Chapter 19
The Cardiovascular System: Blood Vessels
Myogenic Controls
Fluctuations in systemic blood pressure would cause problems
for individual organs were it not for the
myogenic responses
origin) of vascular smooth muscle. In-
adequate blood perfusion through an organ is quickly followed
by a decline in the organ’s metabolic rate and, if prolonged, or-
gan death. Likewise, excessively high arterial pressure and tis-
sue perfusion can be dangerous because the combination may
rupture more fragile blood vessels.
Fortunately, vascular smooth muscle prevents these prob-
lems by responding directly to passive stretch (caused by in-
creased intravascular pressure) with increased tone, which
resists the stretch and causes vasoconstriction. Reduced stretch
promotes vasodilation and increases blood flow into the tissue.
Tese myogenic responses keep tissue perfusion fairly constant
despite most variations in systemic pressure.
Generally, both metabolic and myogenic factors determine the
final autoregulatory response of a tissue. For example,
me-ah) refers to the dramatically increased
blood flow into a tissue that occurs a±er the blood supply to the
area has been temporarily blocked. It results both from the myo-
genic response and from the metabolic wastes that accumulated in
the area during occlusion.
Figure 19.15
summarizes the various
intrinsic (local) and extrinsic controls of arteriolar diameter.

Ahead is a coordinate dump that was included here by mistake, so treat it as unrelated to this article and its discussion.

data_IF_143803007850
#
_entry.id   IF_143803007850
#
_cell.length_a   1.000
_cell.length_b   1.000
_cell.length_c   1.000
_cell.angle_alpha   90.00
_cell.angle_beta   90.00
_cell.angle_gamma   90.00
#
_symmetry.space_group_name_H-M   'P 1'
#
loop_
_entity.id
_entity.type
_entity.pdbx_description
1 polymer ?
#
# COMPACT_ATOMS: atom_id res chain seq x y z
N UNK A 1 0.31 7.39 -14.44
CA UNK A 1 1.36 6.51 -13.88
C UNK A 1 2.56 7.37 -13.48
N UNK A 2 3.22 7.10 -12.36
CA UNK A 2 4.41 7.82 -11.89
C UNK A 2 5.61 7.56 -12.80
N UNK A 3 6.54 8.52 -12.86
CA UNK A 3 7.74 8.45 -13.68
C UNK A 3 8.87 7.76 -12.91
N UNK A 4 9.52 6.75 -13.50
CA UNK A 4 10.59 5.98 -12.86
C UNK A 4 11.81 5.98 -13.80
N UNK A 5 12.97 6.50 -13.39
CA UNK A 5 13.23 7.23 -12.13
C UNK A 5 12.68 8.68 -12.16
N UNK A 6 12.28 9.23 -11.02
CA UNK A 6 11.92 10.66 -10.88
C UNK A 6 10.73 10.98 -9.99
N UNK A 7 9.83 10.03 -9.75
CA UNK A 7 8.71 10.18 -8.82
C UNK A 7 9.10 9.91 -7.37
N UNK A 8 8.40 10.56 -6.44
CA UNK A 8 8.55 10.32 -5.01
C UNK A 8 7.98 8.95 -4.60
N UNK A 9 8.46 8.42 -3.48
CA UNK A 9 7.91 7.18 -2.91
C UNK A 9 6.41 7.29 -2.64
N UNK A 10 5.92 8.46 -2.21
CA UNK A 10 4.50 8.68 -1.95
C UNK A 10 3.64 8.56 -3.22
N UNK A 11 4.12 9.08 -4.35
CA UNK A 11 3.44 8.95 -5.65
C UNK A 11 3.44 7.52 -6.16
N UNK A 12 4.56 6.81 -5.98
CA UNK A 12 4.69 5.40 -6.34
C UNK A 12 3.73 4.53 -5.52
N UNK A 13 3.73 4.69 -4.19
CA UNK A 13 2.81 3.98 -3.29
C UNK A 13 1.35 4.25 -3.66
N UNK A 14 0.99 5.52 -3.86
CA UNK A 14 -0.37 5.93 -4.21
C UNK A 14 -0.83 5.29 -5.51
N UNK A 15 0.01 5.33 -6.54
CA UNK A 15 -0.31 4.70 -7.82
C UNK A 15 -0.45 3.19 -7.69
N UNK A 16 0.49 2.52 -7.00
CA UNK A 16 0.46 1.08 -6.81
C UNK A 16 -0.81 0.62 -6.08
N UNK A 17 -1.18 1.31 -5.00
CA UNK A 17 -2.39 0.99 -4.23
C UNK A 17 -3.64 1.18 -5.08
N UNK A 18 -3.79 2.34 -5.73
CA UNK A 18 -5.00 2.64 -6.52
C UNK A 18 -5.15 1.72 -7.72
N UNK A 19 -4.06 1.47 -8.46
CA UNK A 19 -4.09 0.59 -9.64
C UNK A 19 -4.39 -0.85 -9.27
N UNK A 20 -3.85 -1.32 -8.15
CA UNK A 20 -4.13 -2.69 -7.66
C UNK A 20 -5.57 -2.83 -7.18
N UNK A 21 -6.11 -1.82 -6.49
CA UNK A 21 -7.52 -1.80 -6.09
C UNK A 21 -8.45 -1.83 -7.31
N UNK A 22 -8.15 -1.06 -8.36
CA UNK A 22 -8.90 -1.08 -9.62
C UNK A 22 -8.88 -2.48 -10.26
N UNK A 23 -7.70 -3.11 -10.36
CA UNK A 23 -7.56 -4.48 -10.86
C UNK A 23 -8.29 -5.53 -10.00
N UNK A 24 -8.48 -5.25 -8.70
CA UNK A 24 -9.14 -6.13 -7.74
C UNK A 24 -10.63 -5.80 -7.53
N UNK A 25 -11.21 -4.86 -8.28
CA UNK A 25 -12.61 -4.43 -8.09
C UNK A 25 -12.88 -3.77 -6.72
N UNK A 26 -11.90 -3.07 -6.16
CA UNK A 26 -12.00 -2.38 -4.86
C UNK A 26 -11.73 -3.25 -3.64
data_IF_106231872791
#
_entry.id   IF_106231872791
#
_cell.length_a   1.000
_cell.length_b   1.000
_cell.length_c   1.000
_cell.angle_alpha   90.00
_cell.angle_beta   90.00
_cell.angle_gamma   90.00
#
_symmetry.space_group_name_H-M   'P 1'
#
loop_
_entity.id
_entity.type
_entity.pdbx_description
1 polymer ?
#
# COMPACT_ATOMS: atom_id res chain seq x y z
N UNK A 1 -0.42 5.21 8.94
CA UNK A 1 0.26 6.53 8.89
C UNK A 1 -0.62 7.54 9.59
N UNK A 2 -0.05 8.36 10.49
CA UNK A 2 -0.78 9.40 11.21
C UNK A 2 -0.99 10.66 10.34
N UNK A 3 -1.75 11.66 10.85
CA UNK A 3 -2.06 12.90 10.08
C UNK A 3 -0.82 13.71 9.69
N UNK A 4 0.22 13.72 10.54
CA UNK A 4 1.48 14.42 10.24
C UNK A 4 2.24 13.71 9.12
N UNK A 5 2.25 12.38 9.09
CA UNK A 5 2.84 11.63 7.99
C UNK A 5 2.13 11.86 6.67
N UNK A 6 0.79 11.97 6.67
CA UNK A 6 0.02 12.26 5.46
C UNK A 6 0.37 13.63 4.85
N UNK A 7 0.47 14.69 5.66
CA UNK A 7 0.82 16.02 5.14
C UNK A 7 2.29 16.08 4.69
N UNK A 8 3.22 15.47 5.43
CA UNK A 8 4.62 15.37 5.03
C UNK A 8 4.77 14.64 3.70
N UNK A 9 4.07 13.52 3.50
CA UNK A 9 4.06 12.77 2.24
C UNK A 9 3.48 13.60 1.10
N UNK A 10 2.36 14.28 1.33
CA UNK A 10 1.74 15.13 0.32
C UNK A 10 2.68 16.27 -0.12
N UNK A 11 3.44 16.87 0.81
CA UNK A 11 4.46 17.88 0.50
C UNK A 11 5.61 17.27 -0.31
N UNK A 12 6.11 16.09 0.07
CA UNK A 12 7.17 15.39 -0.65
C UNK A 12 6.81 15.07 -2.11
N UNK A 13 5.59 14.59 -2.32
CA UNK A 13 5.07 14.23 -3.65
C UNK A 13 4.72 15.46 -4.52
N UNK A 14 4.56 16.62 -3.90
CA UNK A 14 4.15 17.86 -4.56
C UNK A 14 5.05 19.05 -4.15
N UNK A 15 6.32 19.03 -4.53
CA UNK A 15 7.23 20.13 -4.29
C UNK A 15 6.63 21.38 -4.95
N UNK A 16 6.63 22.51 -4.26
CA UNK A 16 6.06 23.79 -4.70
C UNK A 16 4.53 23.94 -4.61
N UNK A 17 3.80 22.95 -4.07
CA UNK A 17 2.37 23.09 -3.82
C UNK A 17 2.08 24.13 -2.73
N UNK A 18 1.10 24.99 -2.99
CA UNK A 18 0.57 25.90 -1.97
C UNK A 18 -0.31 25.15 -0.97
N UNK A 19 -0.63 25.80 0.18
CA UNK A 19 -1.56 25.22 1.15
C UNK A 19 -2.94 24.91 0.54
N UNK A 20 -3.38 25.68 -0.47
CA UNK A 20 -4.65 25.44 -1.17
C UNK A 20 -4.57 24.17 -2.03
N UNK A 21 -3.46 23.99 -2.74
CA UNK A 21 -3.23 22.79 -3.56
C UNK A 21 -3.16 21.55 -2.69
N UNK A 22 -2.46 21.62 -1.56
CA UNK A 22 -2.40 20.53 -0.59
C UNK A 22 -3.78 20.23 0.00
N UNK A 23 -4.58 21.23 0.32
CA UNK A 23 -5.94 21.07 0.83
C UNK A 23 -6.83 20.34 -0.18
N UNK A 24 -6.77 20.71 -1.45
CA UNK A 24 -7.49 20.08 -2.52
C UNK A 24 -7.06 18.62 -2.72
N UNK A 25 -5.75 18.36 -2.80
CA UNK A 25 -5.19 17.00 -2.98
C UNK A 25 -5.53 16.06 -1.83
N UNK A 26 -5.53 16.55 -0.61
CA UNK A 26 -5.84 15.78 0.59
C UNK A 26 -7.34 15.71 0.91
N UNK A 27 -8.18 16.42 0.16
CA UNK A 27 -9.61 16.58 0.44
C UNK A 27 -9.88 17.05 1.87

Long-Term Autoregulation
If a tissue needs more nutrients than short-term autoregulatory
mechanisms can supply, a long-term autoregulatory mechanism
may develop over weeks or months to enrich local blood flow still
more. Te number of blood vessels in the region increases, and
existing vessels enlarge. Tis phenomenon, called
, is
particularly common in the heart when a coronary vessel is par-
tially occluded. It occurs throughout the body in people who live
in high-altitude areas, where the air contains less oxygen.
Blood Flow in Special Areas
Each organ has special requirements and functions that are re-
vealed in its pattern of autoregulation. Autoregulation in the
brain, heart, and kidneys is extraordinarily efficient, maintain-
ing adequate perfusion even when MAP fluctuates.
Skeletal Muscles
Blood flow in skeletal muscle varies with fiber type and muscle
activity. Generally speaking, capillary density and blood flow are
greater in red (slow oxidative) fibers than in white (fast glycolytic)
fibers. Resting skeletal muscles receive about 1 L of blood per
minute, and only about 25% of their capillaries are open. During
rest, myogenic and general neural mechanisms predominate.
When muscles become active, blood flow increases (
) in direct proportion to their greater
activity, a
phenomenon called
exercise hyperemia
. Tis form
of autoregulation occurs almost entirely in response to the de-
creased oxygen concentration and accumulated metabolic factors
that result from the “revved-up” metabolism of working muscles.
as needed to maintain that constant pressure. Changes in blood